If you’ve never put cranberries in a smoothie before, get ready to be surprised. For me, it was a revelation, a whole new juicy, wintertime world; bright, sweet, tart, and filled with delightfully astringent refreshment. Like a burst of sun rays through an overcast sky, the long-neglected cranberry boldly announced itself as my newest wintertime staple.
“I am here,” it proclaimed, “to cleanse, purify, nourish, and heal you! Holiday bloat, be gone!”
Cranberries, not surprisingly, use a lot of exclamation points when they speak to you.
Honestly, I had been kind of stumped as to what on earth to do with the leftover cranberries lingering in the produce drawer long after our turkey dinner had disappeared. Since I’ve learned what a thyroid-superstar cranberries are (see The Breakdown below), I couldn’t bear to watch them go to waste. They’re so tart, you don’t often see them in recipes in raw form. More often, they’re cooked down with a bunch of sugar for compotes and chutneys.
That’s unfortunate because fresh cranberries have high levels of phytochemicals, which aid in neutralizing the free-radicals that contribute to cancer and heart disease, as well as clearing the bacteria that causes most UTI’s (E. coli) from your urinary tract. Both the Native Americans and the pilgrims considered the indigenous cranberry good medicine and used it for various applications from treating scurvy, to preventing infection in wounds. Cooking or otherwise processing cranberries (i.e. drying) destroys, or significantly reduces those amazing phytochemicals.
You may be still be thinking, “Smoothies in winter? No thanks.”
I get it. As soon as the snow flies my salad and smoothie consumption takes a major nosedive. Cold food loses its appeal in cold weather. But this blended cranberry beverage may inspire you to reconsider.
The key lies in using seasonal winter fruits, and infusing them with a little gingery “heat.” I discovered this particular combination by accident. In addition to the leftover crans, a neighbor had given us a sack of pears from their fall harvest that needed eating. I also found a couple forgotten oranges in the produce drawer to add some needed juice, and since I was going with most of the other ingredients leftover from our favorite Cranberry Ginger Relish, why not go whole hog and toss in some ginger?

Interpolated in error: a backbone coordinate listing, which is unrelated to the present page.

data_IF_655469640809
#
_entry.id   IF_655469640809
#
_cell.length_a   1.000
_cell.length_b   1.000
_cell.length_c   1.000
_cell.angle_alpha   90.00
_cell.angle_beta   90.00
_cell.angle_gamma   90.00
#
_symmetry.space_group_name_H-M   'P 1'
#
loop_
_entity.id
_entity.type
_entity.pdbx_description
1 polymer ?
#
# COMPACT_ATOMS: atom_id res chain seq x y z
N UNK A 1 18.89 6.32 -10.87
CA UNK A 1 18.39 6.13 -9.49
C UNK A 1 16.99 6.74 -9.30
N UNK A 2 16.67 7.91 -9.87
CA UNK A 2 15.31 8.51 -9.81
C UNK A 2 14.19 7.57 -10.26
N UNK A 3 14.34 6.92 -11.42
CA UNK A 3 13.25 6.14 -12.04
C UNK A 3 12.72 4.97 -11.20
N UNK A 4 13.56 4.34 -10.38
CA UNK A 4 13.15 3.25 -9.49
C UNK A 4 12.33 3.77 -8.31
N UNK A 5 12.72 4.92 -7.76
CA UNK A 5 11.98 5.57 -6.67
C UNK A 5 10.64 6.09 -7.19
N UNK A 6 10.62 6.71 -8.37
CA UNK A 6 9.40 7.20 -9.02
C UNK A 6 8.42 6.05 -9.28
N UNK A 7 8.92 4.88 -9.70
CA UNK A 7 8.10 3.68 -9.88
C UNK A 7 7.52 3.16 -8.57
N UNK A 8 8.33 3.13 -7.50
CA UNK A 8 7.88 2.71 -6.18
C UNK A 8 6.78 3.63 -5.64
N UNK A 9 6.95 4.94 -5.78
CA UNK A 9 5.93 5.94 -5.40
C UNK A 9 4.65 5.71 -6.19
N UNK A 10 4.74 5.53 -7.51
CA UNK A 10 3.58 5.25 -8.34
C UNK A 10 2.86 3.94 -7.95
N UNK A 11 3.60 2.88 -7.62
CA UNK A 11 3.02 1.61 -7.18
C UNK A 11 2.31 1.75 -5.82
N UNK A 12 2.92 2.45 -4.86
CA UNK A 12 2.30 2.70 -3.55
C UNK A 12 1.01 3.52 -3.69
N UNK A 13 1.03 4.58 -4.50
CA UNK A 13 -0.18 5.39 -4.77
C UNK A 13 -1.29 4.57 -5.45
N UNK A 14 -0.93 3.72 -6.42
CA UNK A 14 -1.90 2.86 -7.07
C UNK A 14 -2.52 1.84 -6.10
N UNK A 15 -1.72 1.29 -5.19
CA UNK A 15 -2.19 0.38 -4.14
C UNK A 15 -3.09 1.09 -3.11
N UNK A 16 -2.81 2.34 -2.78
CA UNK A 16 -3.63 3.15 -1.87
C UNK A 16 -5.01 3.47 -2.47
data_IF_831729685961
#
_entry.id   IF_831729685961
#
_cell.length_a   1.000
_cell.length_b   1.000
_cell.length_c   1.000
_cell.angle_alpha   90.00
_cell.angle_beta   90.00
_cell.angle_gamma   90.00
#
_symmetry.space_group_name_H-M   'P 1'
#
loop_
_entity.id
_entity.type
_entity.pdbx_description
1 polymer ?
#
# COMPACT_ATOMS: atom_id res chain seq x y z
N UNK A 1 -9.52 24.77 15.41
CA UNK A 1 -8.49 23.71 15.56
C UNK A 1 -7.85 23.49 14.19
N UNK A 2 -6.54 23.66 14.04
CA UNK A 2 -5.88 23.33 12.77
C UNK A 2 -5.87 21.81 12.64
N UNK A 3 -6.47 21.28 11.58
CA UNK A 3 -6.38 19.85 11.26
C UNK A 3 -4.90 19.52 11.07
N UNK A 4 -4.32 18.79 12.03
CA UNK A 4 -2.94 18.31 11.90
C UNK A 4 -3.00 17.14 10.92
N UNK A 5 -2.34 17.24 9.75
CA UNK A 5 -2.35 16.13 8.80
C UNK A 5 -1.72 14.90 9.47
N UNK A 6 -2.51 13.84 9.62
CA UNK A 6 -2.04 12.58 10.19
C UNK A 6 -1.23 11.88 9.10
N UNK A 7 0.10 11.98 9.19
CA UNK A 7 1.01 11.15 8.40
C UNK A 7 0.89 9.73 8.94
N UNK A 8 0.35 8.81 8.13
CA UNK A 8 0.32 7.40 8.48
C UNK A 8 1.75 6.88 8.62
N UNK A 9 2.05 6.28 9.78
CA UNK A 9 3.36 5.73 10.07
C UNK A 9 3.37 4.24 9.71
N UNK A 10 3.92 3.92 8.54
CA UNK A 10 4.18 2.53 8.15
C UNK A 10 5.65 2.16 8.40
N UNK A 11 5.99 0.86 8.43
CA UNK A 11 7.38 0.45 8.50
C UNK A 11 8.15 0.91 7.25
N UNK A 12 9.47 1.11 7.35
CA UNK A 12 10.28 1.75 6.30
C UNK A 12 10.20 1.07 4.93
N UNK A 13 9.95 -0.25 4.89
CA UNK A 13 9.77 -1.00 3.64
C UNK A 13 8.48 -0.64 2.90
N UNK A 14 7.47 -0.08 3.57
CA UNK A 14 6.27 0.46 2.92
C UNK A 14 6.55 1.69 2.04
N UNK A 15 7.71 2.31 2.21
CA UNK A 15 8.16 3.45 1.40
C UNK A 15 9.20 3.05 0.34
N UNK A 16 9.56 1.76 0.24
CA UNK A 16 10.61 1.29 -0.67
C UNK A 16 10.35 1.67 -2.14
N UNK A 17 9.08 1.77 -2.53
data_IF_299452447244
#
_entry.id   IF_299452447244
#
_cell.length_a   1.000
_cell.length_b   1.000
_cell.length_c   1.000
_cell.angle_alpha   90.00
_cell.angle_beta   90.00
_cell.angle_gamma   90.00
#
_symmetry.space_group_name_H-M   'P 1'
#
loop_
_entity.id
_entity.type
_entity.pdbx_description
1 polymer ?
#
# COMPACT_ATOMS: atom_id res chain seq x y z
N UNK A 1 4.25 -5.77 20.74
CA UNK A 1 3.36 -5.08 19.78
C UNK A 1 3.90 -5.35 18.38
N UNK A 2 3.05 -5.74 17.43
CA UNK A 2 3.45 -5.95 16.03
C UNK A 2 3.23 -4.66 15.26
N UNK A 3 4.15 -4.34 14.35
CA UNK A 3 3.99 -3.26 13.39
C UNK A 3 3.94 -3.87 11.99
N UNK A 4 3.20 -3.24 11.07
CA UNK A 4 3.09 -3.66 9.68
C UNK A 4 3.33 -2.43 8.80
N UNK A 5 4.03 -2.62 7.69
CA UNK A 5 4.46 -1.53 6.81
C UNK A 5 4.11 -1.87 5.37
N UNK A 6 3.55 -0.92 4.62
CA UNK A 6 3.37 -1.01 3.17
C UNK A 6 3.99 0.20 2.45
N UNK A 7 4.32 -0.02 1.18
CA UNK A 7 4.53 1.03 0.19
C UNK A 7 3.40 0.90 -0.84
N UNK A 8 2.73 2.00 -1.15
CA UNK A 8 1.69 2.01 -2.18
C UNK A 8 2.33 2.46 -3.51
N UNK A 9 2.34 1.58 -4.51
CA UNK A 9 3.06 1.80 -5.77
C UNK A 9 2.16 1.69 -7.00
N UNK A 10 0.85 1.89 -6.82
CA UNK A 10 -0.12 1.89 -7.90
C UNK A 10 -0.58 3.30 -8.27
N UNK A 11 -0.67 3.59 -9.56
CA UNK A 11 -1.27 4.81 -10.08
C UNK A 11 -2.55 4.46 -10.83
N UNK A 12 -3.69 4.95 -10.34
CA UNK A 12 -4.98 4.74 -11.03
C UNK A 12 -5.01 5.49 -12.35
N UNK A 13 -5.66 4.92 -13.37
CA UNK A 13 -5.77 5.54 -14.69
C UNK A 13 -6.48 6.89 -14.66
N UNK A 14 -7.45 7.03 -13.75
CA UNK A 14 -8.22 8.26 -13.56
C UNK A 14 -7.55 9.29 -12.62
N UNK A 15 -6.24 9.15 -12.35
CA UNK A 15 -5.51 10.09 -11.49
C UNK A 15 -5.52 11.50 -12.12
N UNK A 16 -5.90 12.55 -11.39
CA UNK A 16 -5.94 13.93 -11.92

The drink that resulted tasted so appropriate for the weather, I was hooked at first sip. I hesitate to call it a smoothie. It’s more of a frosty, blended, whole-fruit juice.
This ginger-spiked beverage has become my cold-season addiction this winter. Nothing has felt better on a sore and swollen throat, delivering a convenient blast of vitamin C, and helping to clear away throat congestion.
Cranberries and oranges are rather acidic, and since I’m prone to heartburn, this isn’t a smoothie I would consume on the daily. But I sure do enjoy it on occasion. I crave it, in fact.
Alas, I had been craving it for some time when I went to procure more ingredients and found that my grocer was no longer stocking fresh cranberries post holidays. I found the solution in the freezer aisle. Frozen or fresh cranberries work equally well for this recipe.
It took a few tries to re-create this taste treat. I experimented with apples (made it too thick and sweet), and different amounts of ginger (more is better) and fruit. After a few rounds of testing, the combination I settled on met all my criteria. The perfect amount of cranberries bring their flavor to the top of the profile without overpowering the palate. It’s nice and juicy from the right amount of oranges. Finally, a harmonious balance is struck with a touch of maple syrup. You’ll never know it’s in there, but it sure lights the fuse on all that dynamite flavor.
I feel so good after sipping on one of these, and most of all on account of the hypothyroid-specific nutrition. Check it out:
- Cranberries are a natural source of iodine. There tends to be some variation when measuring iodine content in food, but healthbeckon.com states that, “Four ounces of cranberries provide 400 micrograms of iodine, equaling to 267% of the daily value.”
- The thyroid gland depends on iodine to produce thyroid hormone, but both too much and too little can cause thyroid problems such as goiter. Please Note: If you have Hashimoto’s you may benefit from either avoiding iodine in your diet, or at least ensuring you are not selenium deficient, as selenium protects the thyroid from iodine toxicity.
- The phytochemicals found in cranberries aid in reducing inflammation sometimes caused by hypothyroidism.
- Raw cranberries are a very good source of dietary fiber, and have an estimated glycemic load of 2 out of 250, making this food a good choice for weight loss.
- Ginger aids in relieving both the inflammation and the sensitivity to cold sometimes caused by hypothyroidism.